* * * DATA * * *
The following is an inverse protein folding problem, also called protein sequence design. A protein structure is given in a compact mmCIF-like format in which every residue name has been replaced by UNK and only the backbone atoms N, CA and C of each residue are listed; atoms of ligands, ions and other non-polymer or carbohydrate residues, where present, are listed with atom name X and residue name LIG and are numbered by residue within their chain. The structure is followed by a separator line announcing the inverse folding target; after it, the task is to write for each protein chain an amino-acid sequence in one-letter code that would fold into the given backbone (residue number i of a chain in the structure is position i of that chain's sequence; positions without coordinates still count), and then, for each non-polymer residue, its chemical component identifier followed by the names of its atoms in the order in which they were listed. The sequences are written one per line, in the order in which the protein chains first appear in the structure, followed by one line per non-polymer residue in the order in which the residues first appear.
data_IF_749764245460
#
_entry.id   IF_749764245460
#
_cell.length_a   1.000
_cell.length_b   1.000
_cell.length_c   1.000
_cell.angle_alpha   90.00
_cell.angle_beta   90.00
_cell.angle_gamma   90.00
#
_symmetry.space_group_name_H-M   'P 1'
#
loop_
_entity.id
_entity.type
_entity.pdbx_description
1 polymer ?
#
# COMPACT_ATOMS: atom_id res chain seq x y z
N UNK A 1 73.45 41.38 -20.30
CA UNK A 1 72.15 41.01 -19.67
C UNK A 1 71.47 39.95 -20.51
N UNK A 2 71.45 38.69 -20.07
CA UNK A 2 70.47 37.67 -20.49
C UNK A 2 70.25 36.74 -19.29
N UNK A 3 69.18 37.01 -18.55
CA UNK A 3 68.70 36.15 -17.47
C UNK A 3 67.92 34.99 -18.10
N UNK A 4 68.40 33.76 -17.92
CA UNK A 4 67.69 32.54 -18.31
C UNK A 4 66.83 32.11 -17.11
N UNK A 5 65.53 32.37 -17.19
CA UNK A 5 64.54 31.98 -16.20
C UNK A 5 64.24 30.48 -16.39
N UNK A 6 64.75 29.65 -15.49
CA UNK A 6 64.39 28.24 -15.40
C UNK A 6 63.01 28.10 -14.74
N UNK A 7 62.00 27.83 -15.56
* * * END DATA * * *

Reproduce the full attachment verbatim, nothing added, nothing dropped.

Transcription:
The following is an inverse protein folding problem, also called protein sequence design. A protein structure is given in a compact mmCIF-like format in which every residue name has been replaced by UNK and only the backbone atoms N, CA and C of each residue are listed; atoms of ligands, ions and other non-polymer or carbohydrate residues, where present, are listed with atom name X and residue name LIG and are numbered by residue within their chain. The structure is followed by a separator line announcing the inverse folding target; after it, the task is to write for each protein chain an amino-acid sequence in one-letter code that would fold into the given backbone (residue number i of a chain in the structure is position i of that chain's sequence; positions without coordinates still count), and then, for each non-polymer residue, its chemical component identifier followed by the names of its atoms in the order in which they were listed. The sequences are written one per line, in the order in which the protein chains first appear in the structure, followed by one line per non-polymer residue in the order in which the residues first appear.
data_IF_749764245460
#
_entry.id   IF_749764245460
#
_cell.length_a   1.000
_cell.length_b   1.000
_cell.length_c   1.000
_cell.angle_alpha   90.00
_cell.angle_beta   90.00
_cell.angle_gamma   90.00
#
_symmetry.space_group_name_H-M   'P 1'
#
loop_
_entity.id
_entity.type
_entity.pdbx_description
1 polymer ?
#
# COMPACT_ATOMS: atom_id res chain seq x y z
N UNK A 1 73.45 41.38 -20.30
CA UNK A 1 72.15 41.01 -19.67
C UNK A 1 71.47 39.95 -20.51
N UNK A 2 71.45 38.69 -20.07
CA UNK A 2 70.47 37.67 -20.49
C UNK A 2 70.25 36.74 -19.29
N UNK A 3 69.18 37.01 -18.55
CA UNK A 3 68.70 36.15 -17.47
C UNK A 3 67.92 34.99 -18.10
N UNK A 4 68.40 33.76 -17.92
CA UNK A 4 67.69 32.54 -18.31
C UNK A 4 66.83 32.11 -17.11
N UNK A 5 65.53 32.37 -17.19
CA UNK A 5 64.54 31.98 -16.20
C UNK A 5 64.24 30.48 -16.39
N UNK A 6 64.75 29.65 -15.49
CA UNK A 6 64.39 28.24 -15.40
C UNK A 6 63.01 28.10 -14.74
N UNK A 7 62.00 27.83 -15.56